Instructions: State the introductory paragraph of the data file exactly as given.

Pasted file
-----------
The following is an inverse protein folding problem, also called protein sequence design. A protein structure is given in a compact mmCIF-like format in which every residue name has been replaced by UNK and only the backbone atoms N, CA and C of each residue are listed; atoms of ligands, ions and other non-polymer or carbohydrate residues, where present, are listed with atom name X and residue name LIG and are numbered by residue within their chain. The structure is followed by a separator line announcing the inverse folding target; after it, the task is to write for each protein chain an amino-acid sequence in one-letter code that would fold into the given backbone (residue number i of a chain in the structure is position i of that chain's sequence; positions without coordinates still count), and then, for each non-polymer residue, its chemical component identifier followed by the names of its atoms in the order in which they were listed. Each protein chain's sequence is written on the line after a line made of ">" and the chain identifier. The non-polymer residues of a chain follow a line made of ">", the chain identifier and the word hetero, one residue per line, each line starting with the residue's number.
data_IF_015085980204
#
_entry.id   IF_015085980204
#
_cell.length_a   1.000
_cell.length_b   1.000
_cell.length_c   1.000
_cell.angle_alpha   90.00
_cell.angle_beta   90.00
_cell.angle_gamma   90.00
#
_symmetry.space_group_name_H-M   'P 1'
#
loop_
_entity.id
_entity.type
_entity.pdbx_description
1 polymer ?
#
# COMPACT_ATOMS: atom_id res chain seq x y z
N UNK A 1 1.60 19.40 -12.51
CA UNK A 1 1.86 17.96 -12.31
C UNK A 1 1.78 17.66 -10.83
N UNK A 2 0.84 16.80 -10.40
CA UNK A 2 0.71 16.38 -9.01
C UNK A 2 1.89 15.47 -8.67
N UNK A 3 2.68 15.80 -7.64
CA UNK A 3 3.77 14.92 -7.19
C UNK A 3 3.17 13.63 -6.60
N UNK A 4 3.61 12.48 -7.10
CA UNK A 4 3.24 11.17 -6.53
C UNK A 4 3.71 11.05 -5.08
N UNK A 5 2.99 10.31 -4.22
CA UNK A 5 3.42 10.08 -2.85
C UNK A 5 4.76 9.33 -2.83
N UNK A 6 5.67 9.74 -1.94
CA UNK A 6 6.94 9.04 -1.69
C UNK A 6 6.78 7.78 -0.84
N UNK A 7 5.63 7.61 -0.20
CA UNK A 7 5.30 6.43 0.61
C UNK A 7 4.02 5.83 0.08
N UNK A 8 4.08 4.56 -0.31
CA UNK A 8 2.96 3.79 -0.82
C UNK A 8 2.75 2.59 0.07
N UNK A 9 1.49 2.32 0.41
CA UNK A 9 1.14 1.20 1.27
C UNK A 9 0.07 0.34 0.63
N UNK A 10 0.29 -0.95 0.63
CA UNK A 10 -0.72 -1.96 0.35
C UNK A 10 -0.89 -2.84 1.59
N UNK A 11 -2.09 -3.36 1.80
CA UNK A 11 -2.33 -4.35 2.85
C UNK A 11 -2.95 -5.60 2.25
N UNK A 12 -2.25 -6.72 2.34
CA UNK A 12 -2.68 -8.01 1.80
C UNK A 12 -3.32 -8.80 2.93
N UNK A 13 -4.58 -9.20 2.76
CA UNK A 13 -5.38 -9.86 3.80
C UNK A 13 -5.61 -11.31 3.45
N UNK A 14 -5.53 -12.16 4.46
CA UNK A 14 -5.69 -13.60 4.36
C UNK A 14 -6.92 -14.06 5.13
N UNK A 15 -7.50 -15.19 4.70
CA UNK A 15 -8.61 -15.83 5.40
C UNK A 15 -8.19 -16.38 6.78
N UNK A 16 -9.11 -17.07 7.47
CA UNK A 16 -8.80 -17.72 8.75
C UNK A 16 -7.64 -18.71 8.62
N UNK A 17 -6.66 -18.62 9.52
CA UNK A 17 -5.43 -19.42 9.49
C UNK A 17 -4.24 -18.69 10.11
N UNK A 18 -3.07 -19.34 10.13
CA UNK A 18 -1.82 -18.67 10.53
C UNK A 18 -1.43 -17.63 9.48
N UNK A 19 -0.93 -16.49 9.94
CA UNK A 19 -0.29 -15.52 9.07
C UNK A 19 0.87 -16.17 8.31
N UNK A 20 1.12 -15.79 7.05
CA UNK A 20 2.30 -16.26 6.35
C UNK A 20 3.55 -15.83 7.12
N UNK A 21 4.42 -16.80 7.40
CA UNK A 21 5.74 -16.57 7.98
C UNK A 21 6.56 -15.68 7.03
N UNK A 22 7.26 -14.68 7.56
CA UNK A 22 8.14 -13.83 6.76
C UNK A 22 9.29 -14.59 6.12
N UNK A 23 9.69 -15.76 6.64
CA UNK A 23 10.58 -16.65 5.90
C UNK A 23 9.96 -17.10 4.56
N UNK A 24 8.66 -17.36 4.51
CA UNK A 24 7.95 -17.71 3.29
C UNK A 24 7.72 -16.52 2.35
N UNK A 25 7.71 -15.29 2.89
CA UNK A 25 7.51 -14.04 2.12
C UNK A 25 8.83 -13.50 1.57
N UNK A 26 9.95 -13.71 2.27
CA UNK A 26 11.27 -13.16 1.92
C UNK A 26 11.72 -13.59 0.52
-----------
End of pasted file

The following is an inverse protein folding problem, also called protein sequence design. A protein structure is given in a compact mmCIF-like format in which every residue name has been replaced by UNK and only the backbone atoms N, CA and C of each residue are listed; atoms of ligands, ions and other non-polymer or carbohydrate residues, where present, are listed with atom name X and residue name LIG and are numbered by residue within their chain. The structure is followed by a separator line announcing the inverse folding target; after it, the task is to write for each protein chain an amino-acid sequence in one-letter code that would fold into the given backbone (residue number i of a chain in the structure is position i of that chain's sequence; positions without coordinates still count), and then, for each non-polymer residue, its chemical component identifier followed by the names of its atoms in the order in which they were listed. Each protein chain's sequence is written on the line after a line made of ">" and the chain identifier. The non-polymer residues of a chain follow a line made of ">", the chain identifier and the word hetero, one residue per line, each line starting with the residue's number.